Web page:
Report: Innovation Equity Quotient

We just published a new Temkin Group report, Innovation Equity Quotient. Here’s the executive summary:

Companies focus on innovating new products and services, but how willing are consumers to accept these offerings? The Innovation Equity Quotient measures the readiness of consumers to try something new from a company. Led by Hershey and Kraft Foods, six consumer packaged goods (CPG) firms came out at the top of the ratings. In some head-to-head comparisons, Google leads technology companies, Coke beats Pepsi, and Walgreen’s beats CVS. We also examined the data across age, income, gender, and ethnic groups. Income levels appear to have the least impact on the Innovation Equity Quotient, but there were considerable gaps in the other areas. Nintendo and Google have the largest age gaps, Revlon and L’Oreal have the largest gender gaps, Apple has the largest income gap, and Nike has the largest ethnicity gap.

Download report for $195

To understand this demand-side component of innovation, we created the Innovation Equity Quotient (IEQ) that gauges consumers’ openness to trying new products and services. IEQ is based on a simple question: “If <COMPANY> announced a new product or service, how likely would you be try it right away?” We asked this question to 5,000 US consumers and calculated IEQ for Forbes 50 most valuable brands. Here’s how they fared:

The report includes data charts that highlight the 25 brands with the largest IEQ gaps across age groups, ethnic groups, gender, and income levels.

Download report for $195

The bottom line: Innovation is more successful when customers want to try new offerings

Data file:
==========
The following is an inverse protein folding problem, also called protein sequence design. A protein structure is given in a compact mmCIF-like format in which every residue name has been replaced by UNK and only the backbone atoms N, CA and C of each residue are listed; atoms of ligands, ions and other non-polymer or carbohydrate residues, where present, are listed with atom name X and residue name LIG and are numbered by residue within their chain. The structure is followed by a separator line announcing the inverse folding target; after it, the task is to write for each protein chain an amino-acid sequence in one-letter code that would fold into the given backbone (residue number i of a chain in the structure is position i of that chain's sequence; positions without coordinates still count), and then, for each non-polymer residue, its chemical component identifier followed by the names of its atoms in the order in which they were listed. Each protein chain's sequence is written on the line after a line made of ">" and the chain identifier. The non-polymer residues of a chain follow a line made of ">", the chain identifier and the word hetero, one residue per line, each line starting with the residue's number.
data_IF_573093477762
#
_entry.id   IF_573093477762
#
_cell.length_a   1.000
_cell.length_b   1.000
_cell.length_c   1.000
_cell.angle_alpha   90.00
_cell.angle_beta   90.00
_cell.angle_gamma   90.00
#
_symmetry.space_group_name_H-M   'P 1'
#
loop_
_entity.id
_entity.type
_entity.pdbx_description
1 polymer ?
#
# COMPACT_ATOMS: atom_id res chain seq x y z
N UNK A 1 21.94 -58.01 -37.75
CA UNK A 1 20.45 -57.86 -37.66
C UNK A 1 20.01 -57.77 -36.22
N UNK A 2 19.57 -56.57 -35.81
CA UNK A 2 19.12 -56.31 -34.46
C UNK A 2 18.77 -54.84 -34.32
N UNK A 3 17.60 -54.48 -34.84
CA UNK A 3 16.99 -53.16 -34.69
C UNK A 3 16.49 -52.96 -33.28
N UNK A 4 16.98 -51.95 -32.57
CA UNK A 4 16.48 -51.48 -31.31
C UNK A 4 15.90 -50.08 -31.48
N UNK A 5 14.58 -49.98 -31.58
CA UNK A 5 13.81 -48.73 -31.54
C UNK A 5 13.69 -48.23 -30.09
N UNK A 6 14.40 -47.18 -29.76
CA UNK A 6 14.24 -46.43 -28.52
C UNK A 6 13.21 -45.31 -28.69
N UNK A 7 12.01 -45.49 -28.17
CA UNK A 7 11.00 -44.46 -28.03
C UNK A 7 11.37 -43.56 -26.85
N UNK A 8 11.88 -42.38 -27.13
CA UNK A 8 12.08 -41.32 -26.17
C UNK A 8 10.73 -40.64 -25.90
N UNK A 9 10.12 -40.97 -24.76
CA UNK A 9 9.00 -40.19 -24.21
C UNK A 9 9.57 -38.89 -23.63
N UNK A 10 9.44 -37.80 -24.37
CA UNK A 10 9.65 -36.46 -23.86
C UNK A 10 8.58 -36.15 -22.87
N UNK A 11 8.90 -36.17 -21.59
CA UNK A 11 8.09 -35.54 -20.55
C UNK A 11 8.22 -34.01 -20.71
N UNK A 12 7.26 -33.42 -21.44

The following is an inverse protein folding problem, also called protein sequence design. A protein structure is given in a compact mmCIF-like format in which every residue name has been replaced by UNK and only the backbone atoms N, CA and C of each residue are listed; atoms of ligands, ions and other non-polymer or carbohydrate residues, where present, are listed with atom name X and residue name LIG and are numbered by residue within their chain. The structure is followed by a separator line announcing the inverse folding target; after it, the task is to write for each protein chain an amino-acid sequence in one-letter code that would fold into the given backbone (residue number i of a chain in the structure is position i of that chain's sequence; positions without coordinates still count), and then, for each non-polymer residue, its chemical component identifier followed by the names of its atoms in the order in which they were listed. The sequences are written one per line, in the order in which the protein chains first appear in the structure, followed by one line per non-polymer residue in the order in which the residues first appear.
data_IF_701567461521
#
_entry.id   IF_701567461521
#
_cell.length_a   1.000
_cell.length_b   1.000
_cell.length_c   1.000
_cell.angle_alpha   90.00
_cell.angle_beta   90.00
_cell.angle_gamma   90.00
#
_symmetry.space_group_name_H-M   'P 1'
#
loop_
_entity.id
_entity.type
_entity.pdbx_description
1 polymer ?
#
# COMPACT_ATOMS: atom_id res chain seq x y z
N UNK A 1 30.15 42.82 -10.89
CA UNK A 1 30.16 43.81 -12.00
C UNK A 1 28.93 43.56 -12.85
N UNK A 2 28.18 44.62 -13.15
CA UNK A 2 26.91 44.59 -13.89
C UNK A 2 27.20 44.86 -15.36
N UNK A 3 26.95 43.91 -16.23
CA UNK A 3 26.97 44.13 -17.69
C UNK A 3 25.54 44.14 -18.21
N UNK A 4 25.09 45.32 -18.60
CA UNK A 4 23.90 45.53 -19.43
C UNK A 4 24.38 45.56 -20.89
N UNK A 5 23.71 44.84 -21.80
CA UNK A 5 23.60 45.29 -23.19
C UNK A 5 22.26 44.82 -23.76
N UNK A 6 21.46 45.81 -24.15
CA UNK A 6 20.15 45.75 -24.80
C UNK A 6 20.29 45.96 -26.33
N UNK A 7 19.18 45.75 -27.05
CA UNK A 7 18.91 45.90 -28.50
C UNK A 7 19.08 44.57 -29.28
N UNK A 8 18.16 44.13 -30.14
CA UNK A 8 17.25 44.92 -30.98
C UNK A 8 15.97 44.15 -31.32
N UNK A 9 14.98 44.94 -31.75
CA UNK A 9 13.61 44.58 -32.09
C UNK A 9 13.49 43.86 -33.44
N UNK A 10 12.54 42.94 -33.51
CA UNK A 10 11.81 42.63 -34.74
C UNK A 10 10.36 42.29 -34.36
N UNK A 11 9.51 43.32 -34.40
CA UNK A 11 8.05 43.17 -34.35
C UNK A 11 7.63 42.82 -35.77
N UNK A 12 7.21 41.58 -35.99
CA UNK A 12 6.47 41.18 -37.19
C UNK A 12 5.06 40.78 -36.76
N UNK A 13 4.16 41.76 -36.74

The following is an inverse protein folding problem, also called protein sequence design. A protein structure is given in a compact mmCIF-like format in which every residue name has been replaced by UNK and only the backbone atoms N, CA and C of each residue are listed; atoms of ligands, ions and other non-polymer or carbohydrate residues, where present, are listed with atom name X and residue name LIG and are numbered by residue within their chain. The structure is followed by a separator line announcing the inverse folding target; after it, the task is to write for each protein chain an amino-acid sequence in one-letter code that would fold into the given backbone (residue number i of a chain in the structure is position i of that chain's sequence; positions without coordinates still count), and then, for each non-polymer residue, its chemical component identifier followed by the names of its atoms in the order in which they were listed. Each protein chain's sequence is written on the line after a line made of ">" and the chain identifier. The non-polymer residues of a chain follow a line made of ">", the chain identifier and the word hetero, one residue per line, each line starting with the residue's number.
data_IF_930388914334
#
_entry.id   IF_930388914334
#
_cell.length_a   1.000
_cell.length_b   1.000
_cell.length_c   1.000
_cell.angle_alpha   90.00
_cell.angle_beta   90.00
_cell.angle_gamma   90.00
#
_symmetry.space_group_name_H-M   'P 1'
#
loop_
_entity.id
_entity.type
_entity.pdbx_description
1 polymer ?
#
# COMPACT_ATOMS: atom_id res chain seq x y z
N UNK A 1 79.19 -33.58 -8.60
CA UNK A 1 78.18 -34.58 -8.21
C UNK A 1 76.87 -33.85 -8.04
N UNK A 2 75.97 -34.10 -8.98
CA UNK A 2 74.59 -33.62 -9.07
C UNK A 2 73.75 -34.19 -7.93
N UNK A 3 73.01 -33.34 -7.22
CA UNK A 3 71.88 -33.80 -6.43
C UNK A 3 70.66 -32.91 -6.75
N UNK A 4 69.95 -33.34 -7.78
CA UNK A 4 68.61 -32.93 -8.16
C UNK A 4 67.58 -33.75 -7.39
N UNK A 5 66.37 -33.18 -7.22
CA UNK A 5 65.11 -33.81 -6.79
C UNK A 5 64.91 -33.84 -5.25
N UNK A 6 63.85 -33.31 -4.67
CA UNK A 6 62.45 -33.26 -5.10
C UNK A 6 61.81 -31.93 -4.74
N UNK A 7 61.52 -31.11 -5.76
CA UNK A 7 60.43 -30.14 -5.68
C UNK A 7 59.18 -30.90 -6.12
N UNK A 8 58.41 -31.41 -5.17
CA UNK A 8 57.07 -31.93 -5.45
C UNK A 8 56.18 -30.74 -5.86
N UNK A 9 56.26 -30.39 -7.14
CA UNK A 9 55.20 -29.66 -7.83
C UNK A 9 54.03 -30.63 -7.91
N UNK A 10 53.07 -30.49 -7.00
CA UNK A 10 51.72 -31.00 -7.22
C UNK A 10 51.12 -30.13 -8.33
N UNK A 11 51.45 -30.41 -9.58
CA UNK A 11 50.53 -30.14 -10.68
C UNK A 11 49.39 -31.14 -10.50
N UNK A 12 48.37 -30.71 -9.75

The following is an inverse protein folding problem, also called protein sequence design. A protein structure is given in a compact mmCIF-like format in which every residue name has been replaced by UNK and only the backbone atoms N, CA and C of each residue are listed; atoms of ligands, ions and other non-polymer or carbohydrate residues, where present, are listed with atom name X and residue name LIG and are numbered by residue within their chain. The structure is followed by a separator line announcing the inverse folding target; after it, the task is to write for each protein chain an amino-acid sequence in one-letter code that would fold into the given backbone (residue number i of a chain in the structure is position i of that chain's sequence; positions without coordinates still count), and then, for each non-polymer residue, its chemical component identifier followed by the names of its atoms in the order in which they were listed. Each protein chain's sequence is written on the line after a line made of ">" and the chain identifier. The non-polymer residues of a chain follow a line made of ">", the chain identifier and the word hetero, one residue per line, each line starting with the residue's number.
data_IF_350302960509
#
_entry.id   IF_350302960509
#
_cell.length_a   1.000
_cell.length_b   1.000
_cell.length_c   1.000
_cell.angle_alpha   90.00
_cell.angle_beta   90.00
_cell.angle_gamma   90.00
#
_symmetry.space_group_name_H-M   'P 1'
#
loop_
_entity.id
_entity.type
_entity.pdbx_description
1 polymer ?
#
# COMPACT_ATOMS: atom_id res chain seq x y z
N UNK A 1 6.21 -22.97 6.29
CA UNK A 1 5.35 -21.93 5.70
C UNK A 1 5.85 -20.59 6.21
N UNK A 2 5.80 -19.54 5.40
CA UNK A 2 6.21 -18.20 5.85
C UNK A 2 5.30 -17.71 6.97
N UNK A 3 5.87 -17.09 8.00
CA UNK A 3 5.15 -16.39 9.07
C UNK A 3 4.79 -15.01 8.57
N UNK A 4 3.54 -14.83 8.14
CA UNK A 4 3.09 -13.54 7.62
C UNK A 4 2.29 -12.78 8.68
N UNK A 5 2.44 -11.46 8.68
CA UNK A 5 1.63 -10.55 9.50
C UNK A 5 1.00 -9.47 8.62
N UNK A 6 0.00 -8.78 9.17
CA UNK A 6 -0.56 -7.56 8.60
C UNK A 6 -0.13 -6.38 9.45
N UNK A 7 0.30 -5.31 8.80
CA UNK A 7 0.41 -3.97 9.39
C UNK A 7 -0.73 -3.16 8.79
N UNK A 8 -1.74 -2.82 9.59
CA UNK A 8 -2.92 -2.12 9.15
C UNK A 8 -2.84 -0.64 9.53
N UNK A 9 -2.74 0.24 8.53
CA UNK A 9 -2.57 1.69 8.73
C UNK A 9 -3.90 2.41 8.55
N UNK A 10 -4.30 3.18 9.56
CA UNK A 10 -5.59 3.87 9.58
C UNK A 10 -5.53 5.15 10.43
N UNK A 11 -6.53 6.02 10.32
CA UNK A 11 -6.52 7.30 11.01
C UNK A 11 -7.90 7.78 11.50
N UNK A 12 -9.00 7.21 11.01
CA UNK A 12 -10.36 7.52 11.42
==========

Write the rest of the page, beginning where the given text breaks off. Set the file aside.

Congrats To Groundswell Award Winners

For those of you who don’t know, Forrester analysts Josh Bernoff and Charlene Li (she’s no longer with Forrester) published a great book on social computing called Groundswell. In conjunction with that book, Forrester created the Groundswell Awards to recognize firms that accomplish business goals with social applications. Well, the 2008 award winners were just announced and here are this year’s winners across eight categories:

  • Embracing: by Starbucks
  • Energizing: Hershey’s Bliss House Party by House Party
  • Listening: Mattel’s “The Playground” Community by Communispace
  • Managing: Borderless Workplace by Accenture
  • Social Impact: Artshare, Click Exposition, and Posse by Brooklyn Museum
  • Supporting: Nerd Network by National Instruments
  • Talking: Young & Free Alberta by Common Wealth Credit Union
  • Company transformation: Intuit

My take: First of all, congratulations to all of the winners! My research into voice of the customer best practices has pushed me to increasingly look at social technologies. While many of these activities are currently isolated inside of companies and are considered standalone “social computing” activities, I see them getting blended into more comprehensive voice of the customer (VoC) and voice of the employee (VoE) programs. This will become even more important as firms adopt the new management imperative to make listening an enterprisewide skill

The bottom line: Companies should resist being anti-social.

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